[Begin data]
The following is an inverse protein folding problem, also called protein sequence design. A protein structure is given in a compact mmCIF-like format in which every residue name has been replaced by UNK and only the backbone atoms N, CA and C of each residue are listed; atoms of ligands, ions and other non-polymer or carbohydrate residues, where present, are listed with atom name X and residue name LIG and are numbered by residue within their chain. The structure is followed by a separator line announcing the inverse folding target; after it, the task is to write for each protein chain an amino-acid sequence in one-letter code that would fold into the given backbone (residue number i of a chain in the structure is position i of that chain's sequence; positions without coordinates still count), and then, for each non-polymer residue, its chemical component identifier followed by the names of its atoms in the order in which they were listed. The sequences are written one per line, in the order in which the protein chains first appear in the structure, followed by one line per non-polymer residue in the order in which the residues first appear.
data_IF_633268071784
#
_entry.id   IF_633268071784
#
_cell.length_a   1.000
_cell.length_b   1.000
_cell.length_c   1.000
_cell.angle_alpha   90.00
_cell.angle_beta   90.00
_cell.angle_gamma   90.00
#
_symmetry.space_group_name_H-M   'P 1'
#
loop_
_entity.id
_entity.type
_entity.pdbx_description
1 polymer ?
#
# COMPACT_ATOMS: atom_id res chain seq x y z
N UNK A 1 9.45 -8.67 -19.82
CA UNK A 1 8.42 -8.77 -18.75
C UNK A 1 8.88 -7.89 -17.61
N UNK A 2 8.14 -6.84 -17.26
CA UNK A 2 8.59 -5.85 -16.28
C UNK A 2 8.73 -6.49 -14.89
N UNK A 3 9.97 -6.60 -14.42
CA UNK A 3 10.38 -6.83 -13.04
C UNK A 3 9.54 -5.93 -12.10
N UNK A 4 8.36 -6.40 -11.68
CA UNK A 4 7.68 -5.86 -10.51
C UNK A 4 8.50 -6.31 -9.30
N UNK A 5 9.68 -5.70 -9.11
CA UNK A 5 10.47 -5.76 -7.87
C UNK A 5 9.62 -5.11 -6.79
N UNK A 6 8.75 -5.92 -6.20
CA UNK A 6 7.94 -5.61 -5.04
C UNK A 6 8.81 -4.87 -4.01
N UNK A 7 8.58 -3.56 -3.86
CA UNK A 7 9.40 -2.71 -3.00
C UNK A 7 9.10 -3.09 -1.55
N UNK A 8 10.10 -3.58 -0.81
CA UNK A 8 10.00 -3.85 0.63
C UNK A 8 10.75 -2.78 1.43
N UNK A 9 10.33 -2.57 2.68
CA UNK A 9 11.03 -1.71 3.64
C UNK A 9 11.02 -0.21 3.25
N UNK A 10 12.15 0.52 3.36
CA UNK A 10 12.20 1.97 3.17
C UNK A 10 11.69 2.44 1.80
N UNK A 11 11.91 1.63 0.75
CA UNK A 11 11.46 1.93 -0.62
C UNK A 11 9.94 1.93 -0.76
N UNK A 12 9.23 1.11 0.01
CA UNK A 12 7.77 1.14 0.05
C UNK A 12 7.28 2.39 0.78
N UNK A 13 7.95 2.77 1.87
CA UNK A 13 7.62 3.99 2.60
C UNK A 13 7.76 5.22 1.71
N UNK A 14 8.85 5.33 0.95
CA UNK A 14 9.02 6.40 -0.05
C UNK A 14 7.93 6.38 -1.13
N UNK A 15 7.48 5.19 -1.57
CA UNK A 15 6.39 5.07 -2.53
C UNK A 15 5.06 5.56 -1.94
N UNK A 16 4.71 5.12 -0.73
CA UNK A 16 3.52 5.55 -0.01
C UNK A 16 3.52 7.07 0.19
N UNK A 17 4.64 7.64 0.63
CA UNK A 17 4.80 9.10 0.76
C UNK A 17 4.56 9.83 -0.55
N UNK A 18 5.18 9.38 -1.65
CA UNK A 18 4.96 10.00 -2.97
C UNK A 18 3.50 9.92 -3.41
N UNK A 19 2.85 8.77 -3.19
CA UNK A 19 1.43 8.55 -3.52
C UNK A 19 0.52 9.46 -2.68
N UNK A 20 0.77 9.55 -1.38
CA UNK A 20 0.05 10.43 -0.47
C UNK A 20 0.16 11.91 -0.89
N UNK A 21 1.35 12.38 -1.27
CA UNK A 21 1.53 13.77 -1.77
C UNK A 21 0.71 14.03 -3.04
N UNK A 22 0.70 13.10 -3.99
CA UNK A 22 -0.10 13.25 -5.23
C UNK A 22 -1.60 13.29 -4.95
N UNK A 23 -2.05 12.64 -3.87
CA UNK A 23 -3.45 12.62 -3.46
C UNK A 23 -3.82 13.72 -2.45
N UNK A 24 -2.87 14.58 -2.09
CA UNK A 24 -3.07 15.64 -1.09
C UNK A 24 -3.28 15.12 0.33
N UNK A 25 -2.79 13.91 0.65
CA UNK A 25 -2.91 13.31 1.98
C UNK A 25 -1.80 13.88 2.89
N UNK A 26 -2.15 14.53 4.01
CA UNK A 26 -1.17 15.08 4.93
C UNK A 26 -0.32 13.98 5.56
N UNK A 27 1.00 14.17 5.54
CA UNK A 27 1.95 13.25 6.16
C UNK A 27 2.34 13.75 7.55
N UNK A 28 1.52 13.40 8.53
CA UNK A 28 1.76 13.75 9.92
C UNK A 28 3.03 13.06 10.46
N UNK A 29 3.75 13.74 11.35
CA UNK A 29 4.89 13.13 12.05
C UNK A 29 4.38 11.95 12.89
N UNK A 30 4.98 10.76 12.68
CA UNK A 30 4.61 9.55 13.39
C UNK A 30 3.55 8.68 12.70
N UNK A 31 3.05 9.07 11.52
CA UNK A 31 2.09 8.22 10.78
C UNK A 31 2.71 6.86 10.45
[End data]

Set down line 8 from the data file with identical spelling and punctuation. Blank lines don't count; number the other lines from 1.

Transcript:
_cell.length_c   1.000